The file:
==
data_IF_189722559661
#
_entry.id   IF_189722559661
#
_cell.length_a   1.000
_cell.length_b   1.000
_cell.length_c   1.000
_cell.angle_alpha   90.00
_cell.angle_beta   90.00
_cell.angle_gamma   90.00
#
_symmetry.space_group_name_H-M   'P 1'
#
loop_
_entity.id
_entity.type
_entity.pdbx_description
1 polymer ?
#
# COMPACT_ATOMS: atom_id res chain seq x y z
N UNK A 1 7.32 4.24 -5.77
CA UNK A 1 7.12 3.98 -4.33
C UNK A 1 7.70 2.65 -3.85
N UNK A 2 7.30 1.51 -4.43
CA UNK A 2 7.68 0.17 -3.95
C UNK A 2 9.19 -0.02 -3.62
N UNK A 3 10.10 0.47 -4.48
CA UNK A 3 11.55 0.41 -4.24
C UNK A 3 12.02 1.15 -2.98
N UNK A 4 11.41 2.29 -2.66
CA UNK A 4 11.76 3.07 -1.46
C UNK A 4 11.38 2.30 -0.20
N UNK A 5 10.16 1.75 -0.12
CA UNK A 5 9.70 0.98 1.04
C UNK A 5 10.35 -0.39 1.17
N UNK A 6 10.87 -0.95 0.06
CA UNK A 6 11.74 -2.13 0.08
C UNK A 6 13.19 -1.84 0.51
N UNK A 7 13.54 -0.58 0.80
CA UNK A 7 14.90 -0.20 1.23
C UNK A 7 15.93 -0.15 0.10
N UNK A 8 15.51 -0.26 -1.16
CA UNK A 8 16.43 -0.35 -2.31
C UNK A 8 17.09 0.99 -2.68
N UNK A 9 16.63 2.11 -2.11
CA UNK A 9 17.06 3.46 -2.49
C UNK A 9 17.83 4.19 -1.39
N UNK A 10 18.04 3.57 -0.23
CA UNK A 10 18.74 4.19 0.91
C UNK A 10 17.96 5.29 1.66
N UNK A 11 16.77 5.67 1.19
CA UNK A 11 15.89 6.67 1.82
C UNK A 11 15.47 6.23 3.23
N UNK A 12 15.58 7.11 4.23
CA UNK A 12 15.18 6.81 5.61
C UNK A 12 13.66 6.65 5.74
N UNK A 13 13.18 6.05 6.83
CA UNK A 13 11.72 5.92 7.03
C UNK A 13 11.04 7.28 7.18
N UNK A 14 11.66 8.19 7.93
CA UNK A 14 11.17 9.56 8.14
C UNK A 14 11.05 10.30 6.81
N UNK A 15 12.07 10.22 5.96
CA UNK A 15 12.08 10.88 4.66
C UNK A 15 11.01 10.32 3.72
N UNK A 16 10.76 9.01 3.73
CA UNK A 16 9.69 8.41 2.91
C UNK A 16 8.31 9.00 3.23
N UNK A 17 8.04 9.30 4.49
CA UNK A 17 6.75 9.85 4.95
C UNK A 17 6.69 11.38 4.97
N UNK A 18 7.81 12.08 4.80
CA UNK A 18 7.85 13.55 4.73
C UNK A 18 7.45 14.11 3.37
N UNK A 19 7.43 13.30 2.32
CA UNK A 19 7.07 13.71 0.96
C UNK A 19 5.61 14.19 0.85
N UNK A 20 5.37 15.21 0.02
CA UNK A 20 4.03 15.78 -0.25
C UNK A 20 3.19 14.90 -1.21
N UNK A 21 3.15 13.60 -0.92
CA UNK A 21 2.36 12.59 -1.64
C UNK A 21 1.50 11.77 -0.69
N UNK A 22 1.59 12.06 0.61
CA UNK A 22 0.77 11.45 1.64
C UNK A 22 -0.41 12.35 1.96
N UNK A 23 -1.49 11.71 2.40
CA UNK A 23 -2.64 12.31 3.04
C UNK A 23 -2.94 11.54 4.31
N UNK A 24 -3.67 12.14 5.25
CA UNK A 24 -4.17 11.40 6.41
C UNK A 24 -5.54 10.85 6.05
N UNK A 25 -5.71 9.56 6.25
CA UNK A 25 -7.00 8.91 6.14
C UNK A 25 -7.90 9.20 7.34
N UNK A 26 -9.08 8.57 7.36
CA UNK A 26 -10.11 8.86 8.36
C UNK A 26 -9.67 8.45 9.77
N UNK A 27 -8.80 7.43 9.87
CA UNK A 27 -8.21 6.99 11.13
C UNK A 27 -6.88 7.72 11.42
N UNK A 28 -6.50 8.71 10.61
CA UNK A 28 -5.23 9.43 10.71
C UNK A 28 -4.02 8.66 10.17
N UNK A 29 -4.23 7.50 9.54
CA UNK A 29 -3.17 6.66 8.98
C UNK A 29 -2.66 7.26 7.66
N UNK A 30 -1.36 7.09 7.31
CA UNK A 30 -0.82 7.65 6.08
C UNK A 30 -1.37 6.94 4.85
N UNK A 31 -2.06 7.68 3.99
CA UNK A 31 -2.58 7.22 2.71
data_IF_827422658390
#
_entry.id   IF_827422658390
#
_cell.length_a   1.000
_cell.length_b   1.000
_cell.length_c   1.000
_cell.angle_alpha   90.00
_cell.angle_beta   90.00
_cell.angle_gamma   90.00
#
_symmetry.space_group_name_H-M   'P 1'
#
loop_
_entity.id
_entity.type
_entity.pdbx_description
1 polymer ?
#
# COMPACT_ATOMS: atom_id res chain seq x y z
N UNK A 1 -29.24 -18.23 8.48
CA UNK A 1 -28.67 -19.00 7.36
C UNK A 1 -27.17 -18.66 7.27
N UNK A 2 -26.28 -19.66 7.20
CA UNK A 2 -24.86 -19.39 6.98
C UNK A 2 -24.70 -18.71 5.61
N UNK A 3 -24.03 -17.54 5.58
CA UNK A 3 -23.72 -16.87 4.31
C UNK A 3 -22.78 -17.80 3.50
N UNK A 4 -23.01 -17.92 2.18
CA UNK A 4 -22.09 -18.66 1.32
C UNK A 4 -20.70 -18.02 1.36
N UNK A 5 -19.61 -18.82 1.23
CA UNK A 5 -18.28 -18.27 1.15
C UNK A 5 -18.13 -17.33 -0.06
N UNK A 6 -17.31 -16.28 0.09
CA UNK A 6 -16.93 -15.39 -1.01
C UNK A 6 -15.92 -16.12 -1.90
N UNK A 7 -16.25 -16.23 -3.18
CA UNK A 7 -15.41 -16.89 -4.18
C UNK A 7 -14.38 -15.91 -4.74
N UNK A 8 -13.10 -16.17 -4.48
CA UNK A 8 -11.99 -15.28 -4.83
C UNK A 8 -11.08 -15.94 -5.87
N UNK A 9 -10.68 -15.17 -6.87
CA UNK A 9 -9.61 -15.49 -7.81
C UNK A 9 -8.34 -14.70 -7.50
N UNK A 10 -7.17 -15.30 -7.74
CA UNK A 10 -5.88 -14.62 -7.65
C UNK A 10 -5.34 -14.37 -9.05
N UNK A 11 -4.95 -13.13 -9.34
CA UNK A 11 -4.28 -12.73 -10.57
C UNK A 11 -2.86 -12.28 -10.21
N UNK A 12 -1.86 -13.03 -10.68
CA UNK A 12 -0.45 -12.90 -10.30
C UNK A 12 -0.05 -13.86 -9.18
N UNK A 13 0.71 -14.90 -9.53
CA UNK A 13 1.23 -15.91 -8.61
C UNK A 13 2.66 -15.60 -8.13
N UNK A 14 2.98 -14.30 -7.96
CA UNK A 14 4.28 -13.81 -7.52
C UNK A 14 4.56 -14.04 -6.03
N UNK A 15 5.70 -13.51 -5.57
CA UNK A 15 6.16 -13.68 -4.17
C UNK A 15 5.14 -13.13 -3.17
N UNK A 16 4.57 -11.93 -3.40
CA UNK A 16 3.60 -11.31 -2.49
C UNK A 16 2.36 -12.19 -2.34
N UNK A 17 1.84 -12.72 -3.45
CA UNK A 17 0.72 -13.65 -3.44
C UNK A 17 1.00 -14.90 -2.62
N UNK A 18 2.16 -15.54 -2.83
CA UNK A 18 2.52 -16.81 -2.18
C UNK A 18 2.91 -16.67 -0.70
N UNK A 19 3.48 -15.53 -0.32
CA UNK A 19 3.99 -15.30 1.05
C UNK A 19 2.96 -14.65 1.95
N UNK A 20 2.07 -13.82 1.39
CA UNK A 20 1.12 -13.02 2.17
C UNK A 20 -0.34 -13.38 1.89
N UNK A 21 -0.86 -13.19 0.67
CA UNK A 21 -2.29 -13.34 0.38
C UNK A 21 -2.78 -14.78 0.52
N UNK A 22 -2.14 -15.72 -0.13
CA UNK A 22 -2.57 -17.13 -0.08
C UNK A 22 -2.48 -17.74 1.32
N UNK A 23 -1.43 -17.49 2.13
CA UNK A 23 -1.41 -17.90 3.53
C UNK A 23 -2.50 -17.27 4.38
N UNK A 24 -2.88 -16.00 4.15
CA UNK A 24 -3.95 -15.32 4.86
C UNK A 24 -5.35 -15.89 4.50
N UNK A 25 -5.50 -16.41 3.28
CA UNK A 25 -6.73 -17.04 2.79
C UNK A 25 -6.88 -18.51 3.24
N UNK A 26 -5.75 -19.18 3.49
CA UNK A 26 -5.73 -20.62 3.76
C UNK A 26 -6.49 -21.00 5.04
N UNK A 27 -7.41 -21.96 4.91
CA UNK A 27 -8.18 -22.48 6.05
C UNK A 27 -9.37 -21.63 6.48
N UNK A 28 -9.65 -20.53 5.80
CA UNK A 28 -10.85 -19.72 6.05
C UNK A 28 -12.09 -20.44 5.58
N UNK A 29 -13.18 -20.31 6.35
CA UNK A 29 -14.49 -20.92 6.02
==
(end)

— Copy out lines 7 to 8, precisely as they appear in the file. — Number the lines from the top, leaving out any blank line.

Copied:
_cell.length_c   1.000
_cell.angle_alpha   90.00